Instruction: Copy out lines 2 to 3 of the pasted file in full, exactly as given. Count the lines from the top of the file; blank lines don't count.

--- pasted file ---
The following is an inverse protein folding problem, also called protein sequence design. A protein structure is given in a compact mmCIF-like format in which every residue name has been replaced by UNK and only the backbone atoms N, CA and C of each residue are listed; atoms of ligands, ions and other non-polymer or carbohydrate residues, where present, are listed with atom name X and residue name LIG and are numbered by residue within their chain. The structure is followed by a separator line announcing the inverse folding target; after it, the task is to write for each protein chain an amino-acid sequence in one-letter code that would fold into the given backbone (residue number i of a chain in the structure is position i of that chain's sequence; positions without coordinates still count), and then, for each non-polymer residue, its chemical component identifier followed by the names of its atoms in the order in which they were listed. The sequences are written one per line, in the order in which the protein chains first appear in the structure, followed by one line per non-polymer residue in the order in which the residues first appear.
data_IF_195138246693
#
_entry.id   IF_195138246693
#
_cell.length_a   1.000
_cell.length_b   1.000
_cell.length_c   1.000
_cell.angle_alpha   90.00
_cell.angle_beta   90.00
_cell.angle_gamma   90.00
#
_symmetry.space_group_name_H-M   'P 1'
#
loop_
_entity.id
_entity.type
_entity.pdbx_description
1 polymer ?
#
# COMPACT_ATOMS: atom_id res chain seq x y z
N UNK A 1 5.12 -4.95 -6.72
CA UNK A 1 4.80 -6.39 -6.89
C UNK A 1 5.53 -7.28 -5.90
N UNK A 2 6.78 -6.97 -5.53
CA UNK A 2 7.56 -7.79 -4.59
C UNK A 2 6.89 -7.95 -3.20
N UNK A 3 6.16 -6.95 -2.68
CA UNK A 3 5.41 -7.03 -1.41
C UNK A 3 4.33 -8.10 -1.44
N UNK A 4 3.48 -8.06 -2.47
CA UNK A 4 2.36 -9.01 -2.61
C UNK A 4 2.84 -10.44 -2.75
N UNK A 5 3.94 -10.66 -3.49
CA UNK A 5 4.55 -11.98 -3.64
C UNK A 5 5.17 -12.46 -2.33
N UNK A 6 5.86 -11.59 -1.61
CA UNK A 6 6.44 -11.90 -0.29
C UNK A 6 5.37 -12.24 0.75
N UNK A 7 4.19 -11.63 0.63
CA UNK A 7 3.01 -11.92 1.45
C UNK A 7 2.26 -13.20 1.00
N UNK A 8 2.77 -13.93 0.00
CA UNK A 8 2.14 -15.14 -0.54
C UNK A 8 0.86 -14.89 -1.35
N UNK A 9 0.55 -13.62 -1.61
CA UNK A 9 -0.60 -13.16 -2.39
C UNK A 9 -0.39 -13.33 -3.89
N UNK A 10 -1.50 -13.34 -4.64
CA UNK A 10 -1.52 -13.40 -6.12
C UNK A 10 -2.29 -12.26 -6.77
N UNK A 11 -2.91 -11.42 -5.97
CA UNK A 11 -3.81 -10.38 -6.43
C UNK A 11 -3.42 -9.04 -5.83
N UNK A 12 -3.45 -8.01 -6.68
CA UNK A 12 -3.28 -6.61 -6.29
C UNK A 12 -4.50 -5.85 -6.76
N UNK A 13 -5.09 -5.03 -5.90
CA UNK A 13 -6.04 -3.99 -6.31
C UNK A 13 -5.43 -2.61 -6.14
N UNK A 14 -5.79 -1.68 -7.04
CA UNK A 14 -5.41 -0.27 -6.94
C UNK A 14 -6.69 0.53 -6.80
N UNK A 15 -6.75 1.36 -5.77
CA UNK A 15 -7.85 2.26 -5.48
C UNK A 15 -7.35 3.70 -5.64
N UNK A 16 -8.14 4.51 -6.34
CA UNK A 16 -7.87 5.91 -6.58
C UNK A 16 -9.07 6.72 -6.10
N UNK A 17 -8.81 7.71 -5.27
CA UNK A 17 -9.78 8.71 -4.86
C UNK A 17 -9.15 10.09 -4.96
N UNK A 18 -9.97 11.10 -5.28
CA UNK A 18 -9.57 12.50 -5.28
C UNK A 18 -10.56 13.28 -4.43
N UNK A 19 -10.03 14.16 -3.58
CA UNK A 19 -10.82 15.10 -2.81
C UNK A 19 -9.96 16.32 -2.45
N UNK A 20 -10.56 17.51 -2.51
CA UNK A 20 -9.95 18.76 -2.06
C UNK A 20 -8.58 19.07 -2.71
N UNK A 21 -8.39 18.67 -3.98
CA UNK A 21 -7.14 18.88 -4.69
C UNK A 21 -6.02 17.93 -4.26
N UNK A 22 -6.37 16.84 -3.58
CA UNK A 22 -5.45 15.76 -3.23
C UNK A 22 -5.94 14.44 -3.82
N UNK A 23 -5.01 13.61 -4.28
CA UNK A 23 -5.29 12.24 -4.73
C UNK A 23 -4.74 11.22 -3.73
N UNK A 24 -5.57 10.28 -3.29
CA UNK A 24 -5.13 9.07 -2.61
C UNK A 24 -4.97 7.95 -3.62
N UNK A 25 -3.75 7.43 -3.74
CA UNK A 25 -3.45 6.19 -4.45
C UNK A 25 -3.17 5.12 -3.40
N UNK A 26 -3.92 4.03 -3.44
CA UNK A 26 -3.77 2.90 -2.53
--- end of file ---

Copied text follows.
data_IF_195138246693
#